4 Disney Movies You Didn’t Know Were Racist

By Natasha Lane

At first glance, Disney seems like it’s all about big musical numbers, happily-ever-afters, and finding your true love. As children, we’re blinded by all this sparkle and glitter. However, take a deeper look at some of your Disney favorites. You’ll see there is much more going on than what you think you would find in a children’s movie.

Here are four Disney movies you didn’t know were racist:

1. The Jungle Book (1967)

Based on a piece of writing by Rudyard Kipling, The Jungle Book (1967 version) is a lively, animated children’s story. The main character, Mowgli, is raised in the jungle by a pack of wolves. Though he behaves similarly to his wolf family, Mowgli is not beyond imitating the other animals in the jungle.

One particular scene stands out in the movie.

After meeting Mowgli, King Louie of the Apes, in typical Disney fashion, breaks into song. “I Wanna Be Like You,” written by Lucy Woodward expresses King Louie’s desire to be a man along with his natural limitation to ascend to that point.

Consider this message: along with the “scientific” labeling of black people as apes, the fact that the apes are the only characters who speak jive (a style of slang associated with black jazz musicians), and the stereotyping is plain to see.

2. Dumbo (1941)

The fourth Disney animated film, Dumbo, is a heartbreaker if there ever was one. Dumbo’s mother, Mrs. Jumbo, is deemed mad and locked away after defending her son, who was being tormented by a group of boys. Now motherless and an outcast among the other elephants because of his large ears, Dumbo finds himself in need of companionship. Thankfully, a friendly mouse named Timothy is there to cheer him up with a night out on the town.

After partially recovering from a hangover (child appropriate?), Dumbo meets a group of crows who have heavy Southern accents and speak in jive. If that’s not enough, the leader of the group is named Jim Crow, a reference to the racial segregation laws of the 19th and 20th century. To wrap this up, the movie includes “Song of the Roustabouts” sung by black faceless circus workers. This song uses racial slurs and references the “joys” of slavery.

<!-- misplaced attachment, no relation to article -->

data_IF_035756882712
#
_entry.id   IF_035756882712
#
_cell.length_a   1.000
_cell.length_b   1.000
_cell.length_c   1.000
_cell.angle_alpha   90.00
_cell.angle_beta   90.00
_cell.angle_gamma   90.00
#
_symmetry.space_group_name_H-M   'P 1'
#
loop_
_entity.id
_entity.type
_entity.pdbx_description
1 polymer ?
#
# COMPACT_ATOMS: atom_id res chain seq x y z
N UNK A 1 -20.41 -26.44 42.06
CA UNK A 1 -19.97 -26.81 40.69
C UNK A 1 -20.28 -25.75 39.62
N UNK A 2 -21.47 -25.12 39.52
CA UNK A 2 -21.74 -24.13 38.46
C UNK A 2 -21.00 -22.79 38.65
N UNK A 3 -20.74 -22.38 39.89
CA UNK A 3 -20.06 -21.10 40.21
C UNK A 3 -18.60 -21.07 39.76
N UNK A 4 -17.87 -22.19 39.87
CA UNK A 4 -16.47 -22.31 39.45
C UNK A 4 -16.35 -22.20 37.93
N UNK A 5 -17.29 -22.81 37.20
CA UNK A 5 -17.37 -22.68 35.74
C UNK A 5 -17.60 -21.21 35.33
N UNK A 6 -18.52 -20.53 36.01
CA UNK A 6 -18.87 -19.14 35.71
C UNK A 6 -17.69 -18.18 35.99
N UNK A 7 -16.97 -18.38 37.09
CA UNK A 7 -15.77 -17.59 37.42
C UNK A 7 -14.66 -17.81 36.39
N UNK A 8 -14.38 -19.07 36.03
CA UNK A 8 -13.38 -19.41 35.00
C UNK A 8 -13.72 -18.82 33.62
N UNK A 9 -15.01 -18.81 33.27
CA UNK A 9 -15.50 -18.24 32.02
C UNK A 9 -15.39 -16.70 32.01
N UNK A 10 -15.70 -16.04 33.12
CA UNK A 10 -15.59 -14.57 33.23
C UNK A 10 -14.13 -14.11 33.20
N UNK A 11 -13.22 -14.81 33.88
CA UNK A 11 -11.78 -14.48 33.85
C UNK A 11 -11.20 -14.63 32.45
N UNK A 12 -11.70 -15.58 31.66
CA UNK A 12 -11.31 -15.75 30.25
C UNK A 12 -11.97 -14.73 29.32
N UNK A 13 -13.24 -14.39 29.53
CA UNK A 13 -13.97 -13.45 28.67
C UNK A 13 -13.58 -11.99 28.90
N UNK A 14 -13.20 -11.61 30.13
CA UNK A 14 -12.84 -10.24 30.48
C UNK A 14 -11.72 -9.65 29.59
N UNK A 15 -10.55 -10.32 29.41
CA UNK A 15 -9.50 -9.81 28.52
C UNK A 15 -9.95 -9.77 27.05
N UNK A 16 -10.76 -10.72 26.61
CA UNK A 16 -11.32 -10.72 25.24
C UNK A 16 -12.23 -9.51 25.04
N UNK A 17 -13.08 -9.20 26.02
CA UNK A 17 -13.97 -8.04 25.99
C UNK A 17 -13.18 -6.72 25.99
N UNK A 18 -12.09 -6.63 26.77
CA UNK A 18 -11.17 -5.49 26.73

3. Fantasia (1940)

Probably one of the most confusing and amazing Disney movies ever, as a child Fantasia left me awe-struck. From the magic of Mickey Mouse to the looming, dark cloud that was the elderly wizard, this eight-sectioned movie taught children about the wonder of magic, the mystery of the unknown, and racial superiority. Great.

Sunflower (a character in the original release, not in the modern) is a tiny, dark-skinned centaur with braided hair who obligingly serves the taller, white, blonde centaurs who are very feminine. Sunflower decorates their manes, polishes their hooves, and wraps ropes of flowers around them. To add to this racist fire, Sunflower does all of this happily and seems amazed by the white centaurs beauty. She’s the Disney example of a pickaninny, a racist portrayal of black children.

4. The Princess & The Frog (2011)

Praised by many as bringing the first black princess to the big screen, The Princess & The Frog advocates a sub-type of racism: colorism. Colorism is discriminating against someone based on their skin tone. Usually, those of a darker tone are victims of this discrimination.

In The Princess & The Frog, Tiana falls in love with and marries Naveen, a prince from Maldonia (the exact location is never revealed). Though it is implied (or maybe assumed) he is from Africa, Naveen is racially ambiguous, leaving audiences confused as to whether he is African, Indian (the name has some Indian origin), or Latino. Of course, nothing is wrong with interracial dating. However, considering the “black power” and “pioneering” atmosphere of this film, it’s odd the prince would have to be light-skinned or racially ambiguous, instead of clearly being black.

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  1. The only black ghost March 4, 2017 at 9:55 pm

    A great majority (if not all )of the ills in this cold, ice for veins having world would probably cease if everybody would put themselves in each other’s shoes. And all of this arguing and bickering over big and small issues would probably be the first ill that ends.

    Reply

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